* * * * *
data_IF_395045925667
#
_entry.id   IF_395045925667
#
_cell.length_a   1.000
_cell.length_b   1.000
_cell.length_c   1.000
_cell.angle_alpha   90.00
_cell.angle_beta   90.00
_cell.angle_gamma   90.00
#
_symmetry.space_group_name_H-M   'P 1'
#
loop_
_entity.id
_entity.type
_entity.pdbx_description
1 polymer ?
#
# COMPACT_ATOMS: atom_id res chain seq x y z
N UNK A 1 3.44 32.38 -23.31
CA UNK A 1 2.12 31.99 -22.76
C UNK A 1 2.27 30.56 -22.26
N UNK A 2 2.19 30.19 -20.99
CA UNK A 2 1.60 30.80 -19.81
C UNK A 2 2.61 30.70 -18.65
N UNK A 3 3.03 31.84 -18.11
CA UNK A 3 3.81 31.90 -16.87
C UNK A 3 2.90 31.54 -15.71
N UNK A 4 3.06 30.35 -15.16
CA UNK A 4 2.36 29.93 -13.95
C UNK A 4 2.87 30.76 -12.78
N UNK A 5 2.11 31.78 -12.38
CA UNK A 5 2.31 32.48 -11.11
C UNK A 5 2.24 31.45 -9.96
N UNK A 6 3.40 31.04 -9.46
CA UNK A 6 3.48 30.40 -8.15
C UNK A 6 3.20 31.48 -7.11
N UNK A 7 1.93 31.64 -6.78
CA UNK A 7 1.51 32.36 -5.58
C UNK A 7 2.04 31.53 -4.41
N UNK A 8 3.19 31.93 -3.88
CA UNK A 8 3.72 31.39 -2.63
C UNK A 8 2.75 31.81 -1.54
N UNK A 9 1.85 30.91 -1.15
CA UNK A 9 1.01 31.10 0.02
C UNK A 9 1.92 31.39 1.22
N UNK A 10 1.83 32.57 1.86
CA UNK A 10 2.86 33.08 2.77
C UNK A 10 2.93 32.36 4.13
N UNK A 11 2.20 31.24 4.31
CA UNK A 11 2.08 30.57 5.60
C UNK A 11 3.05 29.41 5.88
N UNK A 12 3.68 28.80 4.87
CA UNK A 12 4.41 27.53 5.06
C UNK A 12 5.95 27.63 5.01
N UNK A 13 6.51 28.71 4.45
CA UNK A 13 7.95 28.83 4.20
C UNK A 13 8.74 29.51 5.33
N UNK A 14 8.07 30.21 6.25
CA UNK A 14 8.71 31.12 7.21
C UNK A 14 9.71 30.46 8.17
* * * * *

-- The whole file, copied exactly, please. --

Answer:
data_IF_395045925667
#
_entry.id   IF_395045925667
#
_cell.length_a   1.000
_cell.length_b   1.000
_cell.length_c   1.000
_cell.angle_alpha   90.00
_cell.angle_beta   90.00
_cell.angle_gamma   90.00
#
_symmetry.space_group_name_H-M   'P 1'
#
loop_
_entity.id
_entity.type
_entity.pdbx_description
1 polymer ?
#
# COMPACT_ATOMS: atom_id res chain seq x y z
N UNK A 1 3.44 32.38 -23.31
CA UNK A 1 2.12 31.99 -22.76
C UNK A 1 2.27 30.56 -22.26
N UNK A 2 2.19 30.19 -20.99
CA UNK A 2 1.60 30.80 -19.81
C UNK A 2 2.61 30.70 -18.65
N UNK A 3 3.03 31.84 -18.11
CA UNK A 3 3.81 31.90 -16.87
C UNK A 3 2.90 31.54 -15.71
N UNK A 4 3.06 30.35 -15.16
CA UNK A 4 2.36 29.93 -13.95
C UNK A 4 2.87 30.76 -12.78
N UNK A 5 2.11 31.78 -12.38
CA UNK A 5 2.31 32.48 -11.11
C UNK A 5 2.24 31.45 -9.96
N UNK A 6 3.40 31.04 -9.46
CA UNK A 6 3.48 30.40 -8.15
C UNK A 6 3.20 31.48 -7.11
N UNK A 7 1.93 31.64 -6.78
CA UNK A 7 1.51 32.36 -5.58
C UNK A 7 2.04 31.53 -4.41
N UNK A 8 3.19 31.93 -3.88
CA UNK A 8 3.72 31.39 -2.63
C UNK A 8 2.75 31.81 -1.54
N UNK A 9 1.85 30.91 -1.15
CA UNK A 9 1.01 31.10 0.02
C UNK A 9 1.92 31.39 1.22
N UNK A 10 1.83 32.57 1.86
CA UNK A 10 2.86 33.08 2.77
C UNK A 10 2.93 32.36 4.13
N UNK A 11 2.20 31.24 4.31
CA UNK A 11 2.08 30.57 5.60
C UNK A 11 3.05 29.41 5.88
N UNK A 12 3.68 28.80 4.87
CA UNK A 12 4.41 27.53 5.06
C UNK A 12 5.95 27.63 5.01
N UNK A 13 6.51 28.71 4.45
CA UNK A 13 7.95 28.83 4.20
C UNK A 13 8.74 29.51 5.33
N UNK A 14 8.07 30.21 6.25
CA UNK A 14 8.71 31.12 7.21
C UNK A 14 9.71 30.46 8.17